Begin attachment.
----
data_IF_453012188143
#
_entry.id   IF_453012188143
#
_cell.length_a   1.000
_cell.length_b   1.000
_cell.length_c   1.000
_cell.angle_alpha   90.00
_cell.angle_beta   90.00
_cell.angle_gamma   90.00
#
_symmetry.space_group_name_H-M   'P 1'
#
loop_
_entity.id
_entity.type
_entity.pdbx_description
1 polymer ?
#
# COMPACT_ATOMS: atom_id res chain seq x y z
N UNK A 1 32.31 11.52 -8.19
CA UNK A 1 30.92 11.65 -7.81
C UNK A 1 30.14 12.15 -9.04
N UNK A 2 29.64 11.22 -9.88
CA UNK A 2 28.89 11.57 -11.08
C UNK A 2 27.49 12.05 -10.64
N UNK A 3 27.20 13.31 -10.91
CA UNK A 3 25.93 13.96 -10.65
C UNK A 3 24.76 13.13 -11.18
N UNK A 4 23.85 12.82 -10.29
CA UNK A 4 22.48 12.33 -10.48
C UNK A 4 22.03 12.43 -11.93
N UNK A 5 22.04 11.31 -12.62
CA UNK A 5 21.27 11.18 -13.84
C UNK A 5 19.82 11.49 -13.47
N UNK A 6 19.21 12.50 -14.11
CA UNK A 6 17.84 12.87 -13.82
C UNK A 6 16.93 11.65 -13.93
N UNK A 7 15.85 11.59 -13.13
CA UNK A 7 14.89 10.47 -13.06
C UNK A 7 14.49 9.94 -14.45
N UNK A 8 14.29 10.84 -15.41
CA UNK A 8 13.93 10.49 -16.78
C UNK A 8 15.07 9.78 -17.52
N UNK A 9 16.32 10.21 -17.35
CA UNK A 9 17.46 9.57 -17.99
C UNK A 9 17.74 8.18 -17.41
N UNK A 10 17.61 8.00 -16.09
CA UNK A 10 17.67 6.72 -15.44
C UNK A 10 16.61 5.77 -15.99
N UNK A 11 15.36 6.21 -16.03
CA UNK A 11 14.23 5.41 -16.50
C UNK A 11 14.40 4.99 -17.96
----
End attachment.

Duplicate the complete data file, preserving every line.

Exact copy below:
data_IF_453012188143
#
_entry.id   IF_453012188143
#
_cell.length_a   1.000
_cell.length_b   1.000
_cell.length_c   1.000
_cell.angle_alpha   90.00
_cell.angle_beta   90.00
_cell.angle_gamma   90.00
#
_symmetry.space_group_name_H-M   'P 1'
#
loop_
_entity.id
_entity.type
_entity.pdbx_description
1 polymer ?
#
# COMPACT_ATOMS: atom_id res chain seq x y z
N UNK A 1 32.31 11.52 -8.19
CA UNK A 1 30.92 11.65 -7.81
C UNK A 1 30.14 12.15 -9.04
N UNK A 2 29.64 11.22 -9.88
CA UNK A 2 28.89 11.57 -11.08
C UNK A 2 27.49 12.05 -10.64
N UNK A 3 27.20 13.31 -10.91
CA UNK A 3 25.93 13.96 -10.65
C UNK A 3 24.76 13.13 -11.18
N UNK A 4 23.85 12.82 -10.29
CA UNK A 4 22.48 12.33 -10.48
C UNK A 4 22.03 12.43 -11.93
N UNK A 5 22.04 11.31 -12.62
CA UNK A 5 21.27 11.18 -13.84
C UNK A 5 19.82 11.49 -13.47
N UNK A 6 19.21 12.50 -14.11
CA UNK A 6 17.84 12.87 -13.82
C UNK A 6 16.93 11.65 -13.93
N UNK A 7 15.85 11.59 -13.13
CA UNK A 7 14.89 10.47 -13.06
C UNK A 7 14.49 9.94 -14.45
N UNK A 8 14.29 10.84 -15.41
CA UNK A 8 13.93 10.49 -16.78
C UNK A 8 15.07 9.78 -17.52
N UNK A 9 16.32 10.21 -17.35
CA UNK A 9 17.46 9.57 -17.99
C UNK A 9 17.74 8.18 -17.41
N UNK A 10 17.61 8.00 -16.09
CA UNK A 10 17.67 6.72 -15.44
C UNK A 10 16.61 5.77 -15.99
N UNK A 11 15.36 6.21 -16.03
CA UNK A 11 14.23 5.41 -16.50
C UNK A 11 14.40 4.99 -17.96